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There exists an identifiable programming style based on the widespread use of type information handled through mechanical typechecking techniques. This typeful programming style is in a sense independent of the language it is embedded in; it adapts equally well to functional, imperative, objectoriented, and algebraic programming, and it is not incompatible with relational and concurrent programming. The main purpose of this paper is to show how typeful programming is best supported by sophisticated type systems, and how these systems can help in clarifying programming issues and in adding power and regularity to languages. We start with an introduction to the notions of types, subtypes and polymorphism. Then we introduce a general framework, derived in part from constructive logic, into which most of the known type systems can be accommodated and extended. The main part of the paper shows how this framework can be adapted systematically to cope with actual programming constructs. For concreteness we describe a particular programming language with advanced features; the emphasis here is on the combination of subtyping and polymorphism. We then discuss how typing concepts apply to large programs, made of collections of modules, and very large programs, made of collections of large programs. We also sketch how typing applies to system programming; an area which by nature escapes rigid typing. In summary, we compare the most common programming styles, suggesting that many of them are compatible with, and benefit from, a typeful discipline.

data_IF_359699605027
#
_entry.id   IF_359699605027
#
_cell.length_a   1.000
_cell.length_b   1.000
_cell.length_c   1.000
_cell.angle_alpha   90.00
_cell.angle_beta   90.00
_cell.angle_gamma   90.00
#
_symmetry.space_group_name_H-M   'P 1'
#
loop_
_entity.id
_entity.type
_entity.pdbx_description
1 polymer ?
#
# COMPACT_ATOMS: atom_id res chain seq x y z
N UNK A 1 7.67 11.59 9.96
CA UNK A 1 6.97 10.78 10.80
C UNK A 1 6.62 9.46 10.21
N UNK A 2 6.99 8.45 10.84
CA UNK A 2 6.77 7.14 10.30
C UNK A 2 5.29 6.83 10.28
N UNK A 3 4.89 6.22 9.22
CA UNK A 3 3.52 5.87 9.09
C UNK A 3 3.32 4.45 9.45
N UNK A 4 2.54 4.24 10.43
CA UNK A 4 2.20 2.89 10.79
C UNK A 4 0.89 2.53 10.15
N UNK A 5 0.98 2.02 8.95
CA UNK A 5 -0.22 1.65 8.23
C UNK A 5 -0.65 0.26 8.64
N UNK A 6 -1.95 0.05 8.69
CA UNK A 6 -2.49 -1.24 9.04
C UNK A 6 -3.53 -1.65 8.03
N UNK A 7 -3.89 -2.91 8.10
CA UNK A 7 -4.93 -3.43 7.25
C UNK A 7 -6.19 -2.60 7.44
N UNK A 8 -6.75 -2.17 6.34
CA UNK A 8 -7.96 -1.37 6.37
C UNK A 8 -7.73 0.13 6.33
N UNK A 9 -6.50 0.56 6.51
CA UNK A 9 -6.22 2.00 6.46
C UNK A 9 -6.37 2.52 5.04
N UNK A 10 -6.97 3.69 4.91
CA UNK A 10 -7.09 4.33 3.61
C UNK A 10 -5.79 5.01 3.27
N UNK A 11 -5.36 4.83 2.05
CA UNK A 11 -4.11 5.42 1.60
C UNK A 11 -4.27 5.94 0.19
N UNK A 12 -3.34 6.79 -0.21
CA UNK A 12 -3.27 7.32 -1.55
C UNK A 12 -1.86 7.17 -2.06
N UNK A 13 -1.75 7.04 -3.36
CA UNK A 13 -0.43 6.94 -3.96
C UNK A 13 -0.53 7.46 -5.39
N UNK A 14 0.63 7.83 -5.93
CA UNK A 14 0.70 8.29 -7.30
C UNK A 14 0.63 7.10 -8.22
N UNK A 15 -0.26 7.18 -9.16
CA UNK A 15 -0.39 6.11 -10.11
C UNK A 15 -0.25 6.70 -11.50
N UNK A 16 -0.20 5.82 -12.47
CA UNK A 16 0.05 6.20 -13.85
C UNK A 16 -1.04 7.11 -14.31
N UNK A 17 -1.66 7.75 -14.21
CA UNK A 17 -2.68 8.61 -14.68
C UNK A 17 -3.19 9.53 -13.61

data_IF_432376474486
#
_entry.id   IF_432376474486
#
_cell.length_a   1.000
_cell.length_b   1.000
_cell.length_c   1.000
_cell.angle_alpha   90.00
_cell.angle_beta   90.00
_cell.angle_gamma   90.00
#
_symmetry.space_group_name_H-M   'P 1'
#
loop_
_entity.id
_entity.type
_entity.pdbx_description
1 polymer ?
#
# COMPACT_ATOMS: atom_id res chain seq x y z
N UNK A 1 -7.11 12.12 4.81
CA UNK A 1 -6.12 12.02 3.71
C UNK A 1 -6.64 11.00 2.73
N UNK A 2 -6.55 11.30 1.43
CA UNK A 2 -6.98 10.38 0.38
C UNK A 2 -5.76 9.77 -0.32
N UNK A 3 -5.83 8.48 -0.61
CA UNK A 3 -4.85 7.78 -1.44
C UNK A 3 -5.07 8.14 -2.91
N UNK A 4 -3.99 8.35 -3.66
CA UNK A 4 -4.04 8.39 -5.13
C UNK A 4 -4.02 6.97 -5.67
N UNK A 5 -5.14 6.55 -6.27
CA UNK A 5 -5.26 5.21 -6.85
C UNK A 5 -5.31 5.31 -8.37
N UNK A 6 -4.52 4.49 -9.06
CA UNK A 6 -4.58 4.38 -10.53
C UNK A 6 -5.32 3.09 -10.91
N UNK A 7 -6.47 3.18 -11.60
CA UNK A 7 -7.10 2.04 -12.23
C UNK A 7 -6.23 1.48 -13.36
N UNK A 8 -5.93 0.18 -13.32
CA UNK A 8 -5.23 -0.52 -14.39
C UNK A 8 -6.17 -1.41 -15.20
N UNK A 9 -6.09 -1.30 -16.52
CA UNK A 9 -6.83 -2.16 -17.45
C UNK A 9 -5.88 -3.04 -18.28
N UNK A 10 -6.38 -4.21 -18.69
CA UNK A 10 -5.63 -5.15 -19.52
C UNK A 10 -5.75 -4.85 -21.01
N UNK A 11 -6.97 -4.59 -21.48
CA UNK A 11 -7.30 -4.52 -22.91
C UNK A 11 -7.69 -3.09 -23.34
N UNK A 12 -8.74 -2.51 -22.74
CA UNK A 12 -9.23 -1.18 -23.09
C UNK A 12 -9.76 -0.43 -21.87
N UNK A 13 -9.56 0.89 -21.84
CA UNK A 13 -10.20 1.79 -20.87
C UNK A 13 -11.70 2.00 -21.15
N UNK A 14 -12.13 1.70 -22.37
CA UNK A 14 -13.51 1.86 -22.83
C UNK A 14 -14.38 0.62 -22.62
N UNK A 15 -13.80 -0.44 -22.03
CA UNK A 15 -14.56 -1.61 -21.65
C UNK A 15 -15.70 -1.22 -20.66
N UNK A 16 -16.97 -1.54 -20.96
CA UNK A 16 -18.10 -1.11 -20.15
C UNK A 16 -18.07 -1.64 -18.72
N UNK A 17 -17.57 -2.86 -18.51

A runtime assertion checker for the Java Modeling Language (JML)
 PROCEEDINGS OF THE INTERNATIONAL CONFERENCE ON SOFTWARE ENGINEERING RESEARCH AND PRACTICE (SERP ’02), LAS VEGAS
, 2002
"... ..."
Comparing object encodings
 Journal of Functional Programming, 16:375 – 414
, 2006
"... Recent years have seen the development of several foundational models for statically typed objectoriented programming. But despite their intuitive similarity, di erences in the technical machinery used to formulate the various proposals have made them di cult to compare. Using the typed lambdacalc ..."
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Cited by 119 (3 self)